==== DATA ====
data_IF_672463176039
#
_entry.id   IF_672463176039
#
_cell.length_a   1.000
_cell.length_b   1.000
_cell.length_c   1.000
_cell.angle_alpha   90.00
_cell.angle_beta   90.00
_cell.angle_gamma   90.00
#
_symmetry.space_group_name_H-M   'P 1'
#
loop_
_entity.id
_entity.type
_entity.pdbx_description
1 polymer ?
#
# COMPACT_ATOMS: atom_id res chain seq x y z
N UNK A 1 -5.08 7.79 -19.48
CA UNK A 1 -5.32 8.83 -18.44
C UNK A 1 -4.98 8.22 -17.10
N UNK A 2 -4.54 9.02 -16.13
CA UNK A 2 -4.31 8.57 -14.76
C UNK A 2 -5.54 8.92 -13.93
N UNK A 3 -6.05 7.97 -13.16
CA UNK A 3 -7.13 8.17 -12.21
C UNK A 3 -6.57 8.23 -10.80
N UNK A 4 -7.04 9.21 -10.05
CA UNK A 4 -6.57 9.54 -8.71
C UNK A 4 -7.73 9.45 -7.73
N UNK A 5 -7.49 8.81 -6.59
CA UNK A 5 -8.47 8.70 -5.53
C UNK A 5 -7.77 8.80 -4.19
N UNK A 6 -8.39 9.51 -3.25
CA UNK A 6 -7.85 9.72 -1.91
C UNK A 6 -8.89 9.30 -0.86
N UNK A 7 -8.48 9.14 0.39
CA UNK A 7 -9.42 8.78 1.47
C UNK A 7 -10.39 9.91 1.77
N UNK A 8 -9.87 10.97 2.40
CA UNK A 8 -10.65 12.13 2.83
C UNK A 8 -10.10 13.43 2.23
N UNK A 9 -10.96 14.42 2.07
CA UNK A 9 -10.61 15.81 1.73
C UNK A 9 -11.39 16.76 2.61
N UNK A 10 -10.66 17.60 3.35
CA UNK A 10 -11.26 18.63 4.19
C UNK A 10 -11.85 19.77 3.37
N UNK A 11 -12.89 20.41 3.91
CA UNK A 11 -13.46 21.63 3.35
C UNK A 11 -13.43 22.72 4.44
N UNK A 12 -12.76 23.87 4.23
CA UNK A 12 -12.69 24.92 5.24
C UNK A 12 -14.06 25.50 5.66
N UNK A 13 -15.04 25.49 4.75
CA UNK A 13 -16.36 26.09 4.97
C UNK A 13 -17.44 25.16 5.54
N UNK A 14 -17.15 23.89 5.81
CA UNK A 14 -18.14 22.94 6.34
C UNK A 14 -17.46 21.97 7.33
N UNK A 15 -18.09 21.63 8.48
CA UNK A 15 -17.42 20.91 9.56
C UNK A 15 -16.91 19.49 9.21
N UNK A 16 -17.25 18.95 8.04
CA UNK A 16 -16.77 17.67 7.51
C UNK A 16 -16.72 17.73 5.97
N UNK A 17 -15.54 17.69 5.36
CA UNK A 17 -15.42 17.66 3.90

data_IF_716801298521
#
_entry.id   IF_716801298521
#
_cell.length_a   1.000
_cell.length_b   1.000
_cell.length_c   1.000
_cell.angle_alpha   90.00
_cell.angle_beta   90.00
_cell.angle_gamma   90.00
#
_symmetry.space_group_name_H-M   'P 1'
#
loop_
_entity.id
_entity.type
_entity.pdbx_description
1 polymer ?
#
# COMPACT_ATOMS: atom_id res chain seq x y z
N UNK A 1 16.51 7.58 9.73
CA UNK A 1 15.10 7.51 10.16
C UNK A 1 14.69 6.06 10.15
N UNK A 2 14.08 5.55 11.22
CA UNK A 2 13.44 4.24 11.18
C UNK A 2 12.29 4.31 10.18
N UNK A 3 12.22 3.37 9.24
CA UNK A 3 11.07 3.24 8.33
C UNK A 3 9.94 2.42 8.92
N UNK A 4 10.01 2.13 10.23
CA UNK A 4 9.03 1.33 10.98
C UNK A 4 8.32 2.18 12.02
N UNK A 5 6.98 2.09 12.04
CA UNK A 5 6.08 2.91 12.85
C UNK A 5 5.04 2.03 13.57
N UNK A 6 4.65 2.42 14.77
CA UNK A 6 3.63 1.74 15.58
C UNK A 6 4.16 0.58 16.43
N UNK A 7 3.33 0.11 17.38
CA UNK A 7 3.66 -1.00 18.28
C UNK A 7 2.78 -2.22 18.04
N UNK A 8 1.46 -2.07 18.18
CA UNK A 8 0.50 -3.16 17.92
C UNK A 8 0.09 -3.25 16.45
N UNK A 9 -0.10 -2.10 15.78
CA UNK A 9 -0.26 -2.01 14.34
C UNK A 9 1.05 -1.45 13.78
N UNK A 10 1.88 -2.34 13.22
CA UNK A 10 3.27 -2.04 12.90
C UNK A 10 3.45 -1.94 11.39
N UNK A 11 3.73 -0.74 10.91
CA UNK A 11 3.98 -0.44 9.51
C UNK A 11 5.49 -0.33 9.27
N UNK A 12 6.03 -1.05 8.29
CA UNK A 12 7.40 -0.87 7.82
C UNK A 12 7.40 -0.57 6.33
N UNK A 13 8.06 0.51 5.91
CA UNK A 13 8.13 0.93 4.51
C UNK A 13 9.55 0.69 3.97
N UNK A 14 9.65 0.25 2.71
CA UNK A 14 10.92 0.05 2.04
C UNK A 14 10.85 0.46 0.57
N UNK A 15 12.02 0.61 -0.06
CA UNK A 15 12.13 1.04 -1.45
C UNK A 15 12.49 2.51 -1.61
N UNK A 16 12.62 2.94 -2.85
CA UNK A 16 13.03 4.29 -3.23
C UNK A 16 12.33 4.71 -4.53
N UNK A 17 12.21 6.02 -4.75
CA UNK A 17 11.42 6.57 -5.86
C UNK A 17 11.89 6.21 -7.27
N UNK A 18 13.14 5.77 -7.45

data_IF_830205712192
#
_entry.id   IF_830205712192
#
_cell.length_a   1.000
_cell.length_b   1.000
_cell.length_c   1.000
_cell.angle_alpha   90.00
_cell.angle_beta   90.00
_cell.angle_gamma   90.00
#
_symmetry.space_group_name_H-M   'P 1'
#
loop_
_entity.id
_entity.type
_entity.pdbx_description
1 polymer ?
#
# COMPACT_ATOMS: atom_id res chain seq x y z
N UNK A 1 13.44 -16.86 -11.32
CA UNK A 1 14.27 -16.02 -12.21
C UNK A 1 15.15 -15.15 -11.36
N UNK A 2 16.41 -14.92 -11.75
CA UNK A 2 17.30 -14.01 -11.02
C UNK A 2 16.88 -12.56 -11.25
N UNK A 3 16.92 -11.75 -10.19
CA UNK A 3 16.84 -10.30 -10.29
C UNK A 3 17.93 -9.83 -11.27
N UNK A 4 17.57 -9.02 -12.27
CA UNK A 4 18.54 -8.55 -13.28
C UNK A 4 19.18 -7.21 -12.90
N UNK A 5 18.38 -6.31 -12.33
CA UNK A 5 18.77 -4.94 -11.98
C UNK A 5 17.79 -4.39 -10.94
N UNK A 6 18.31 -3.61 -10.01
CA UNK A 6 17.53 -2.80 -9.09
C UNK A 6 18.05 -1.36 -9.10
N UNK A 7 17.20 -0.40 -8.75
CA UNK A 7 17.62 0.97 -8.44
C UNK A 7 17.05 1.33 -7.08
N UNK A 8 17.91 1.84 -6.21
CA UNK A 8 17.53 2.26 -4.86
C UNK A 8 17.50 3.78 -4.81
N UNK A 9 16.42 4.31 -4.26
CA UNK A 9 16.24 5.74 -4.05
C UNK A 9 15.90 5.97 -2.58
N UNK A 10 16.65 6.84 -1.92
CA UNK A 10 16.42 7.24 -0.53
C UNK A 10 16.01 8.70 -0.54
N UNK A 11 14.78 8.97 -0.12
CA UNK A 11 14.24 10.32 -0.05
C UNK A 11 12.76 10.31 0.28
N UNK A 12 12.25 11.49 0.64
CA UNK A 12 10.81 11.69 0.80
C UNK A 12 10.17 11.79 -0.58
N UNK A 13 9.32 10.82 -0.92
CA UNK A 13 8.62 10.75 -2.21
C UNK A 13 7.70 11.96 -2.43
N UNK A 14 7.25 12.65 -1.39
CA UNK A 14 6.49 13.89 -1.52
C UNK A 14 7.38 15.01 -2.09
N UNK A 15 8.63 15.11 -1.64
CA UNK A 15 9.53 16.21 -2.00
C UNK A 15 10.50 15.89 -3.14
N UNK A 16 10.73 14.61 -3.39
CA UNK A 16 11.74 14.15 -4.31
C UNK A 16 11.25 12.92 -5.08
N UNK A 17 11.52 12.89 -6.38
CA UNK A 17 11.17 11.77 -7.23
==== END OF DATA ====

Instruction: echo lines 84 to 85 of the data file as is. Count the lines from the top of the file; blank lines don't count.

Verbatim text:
loop_
_entity.id